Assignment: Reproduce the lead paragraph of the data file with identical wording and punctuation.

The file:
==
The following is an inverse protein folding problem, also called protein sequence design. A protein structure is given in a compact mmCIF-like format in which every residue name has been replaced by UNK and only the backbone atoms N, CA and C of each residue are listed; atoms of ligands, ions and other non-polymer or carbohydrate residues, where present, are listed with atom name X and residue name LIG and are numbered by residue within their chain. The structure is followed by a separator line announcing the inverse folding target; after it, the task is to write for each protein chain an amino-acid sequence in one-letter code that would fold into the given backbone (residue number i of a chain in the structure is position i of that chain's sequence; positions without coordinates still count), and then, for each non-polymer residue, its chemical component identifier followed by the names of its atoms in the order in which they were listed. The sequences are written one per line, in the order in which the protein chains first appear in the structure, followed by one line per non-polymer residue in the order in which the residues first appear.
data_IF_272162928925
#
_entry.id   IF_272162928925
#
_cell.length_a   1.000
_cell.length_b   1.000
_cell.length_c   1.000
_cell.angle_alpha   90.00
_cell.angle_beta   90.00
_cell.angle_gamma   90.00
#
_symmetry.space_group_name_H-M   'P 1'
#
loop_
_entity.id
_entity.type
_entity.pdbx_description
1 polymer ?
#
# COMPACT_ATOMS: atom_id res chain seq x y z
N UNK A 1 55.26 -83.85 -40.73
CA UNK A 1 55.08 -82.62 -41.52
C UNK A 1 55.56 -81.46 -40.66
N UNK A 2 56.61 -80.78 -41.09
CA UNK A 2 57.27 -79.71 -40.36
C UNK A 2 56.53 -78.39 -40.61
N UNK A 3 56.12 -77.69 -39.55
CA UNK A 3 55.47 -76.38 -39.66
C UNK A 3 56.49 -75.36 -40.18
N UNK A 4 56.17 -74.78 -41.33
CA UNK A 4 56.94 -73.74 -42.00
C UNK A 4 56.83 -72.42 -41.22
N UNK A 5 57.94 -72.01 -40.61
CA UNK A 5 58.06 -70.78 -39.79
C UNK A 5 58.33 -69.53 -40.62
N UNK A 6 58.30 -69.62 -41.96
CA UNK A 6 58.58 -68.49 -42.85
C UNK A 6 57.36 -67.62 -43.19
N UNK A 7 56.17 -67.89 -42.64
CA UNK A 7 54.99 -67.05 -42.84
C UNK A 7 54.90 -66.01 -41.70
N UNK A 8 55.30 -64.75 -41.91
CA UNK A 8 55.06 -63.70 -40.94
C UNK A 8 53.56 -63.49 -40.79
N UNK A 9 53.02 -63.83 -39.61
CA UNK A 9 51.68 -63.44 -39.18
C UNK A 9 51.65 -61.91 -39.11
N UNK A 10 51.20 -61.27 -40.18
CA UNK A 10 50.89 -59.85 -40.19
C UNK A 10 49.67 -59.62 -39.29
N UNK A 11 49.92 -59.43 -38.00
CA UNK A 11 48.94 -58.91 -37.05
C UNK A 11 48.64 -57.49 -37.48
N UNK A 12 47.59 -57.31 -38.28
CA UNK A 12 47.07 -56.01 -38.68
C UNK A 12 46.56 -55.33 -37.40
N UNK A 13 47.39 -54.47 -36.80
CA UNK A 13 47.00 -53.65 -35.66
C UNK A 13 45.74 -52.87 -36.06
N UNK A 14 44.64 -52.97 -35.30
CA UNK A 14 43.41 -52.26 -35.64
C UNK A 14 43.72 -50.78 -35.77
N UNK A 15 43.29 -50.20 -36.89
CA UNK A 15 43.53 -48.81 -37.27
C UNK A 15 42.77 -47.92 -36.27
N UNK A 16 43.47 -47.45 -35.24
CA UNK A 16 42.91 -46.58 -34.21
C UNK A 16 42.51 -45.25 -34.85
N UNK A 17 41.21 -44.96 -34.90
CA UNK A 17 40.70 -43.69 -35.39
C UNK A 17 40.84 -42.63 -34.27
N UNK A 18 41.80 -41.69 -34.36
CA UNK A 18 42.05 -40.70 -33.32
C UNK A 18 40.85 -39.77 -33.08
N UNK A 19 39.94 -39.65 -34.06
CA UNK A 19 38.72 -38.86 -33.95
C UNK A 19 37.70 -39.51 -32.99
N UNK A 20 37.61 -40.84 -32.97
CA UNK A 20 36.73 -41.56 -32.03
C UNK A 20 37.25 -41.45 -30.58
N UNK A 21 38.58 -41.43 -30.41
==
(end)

The following is an inverse protein folding problem, also called protein sequence design. A protein structure is given in a compact mmCIF-like format in which every residue name has been replaced by UNK and only the backbone atoms N, CA and C of each residue are listed; atoms of ligands, ions and other non-polymer or carbohydrate residues, where present, are listed with atom name X and residue name LIG and are numbered by residue within their chain. The structure is followed by a separator line announcing the inverse folding target; after it, the task is to write for each protein chain an amino-acid sequence in one-letter code that would fold into the given backbone (residue number i of a chain in the structure is position i of that chain's sequence; positions without coordinates still count), and then, for each non-polymer residue, its chemical component identifier followed by the names of its atoms in the order in which they were listed. The sequences are written one per line, in the order in which the protein chains first appear in the structure, followed by one line per non-polymer residue in the order in which the residues first appear.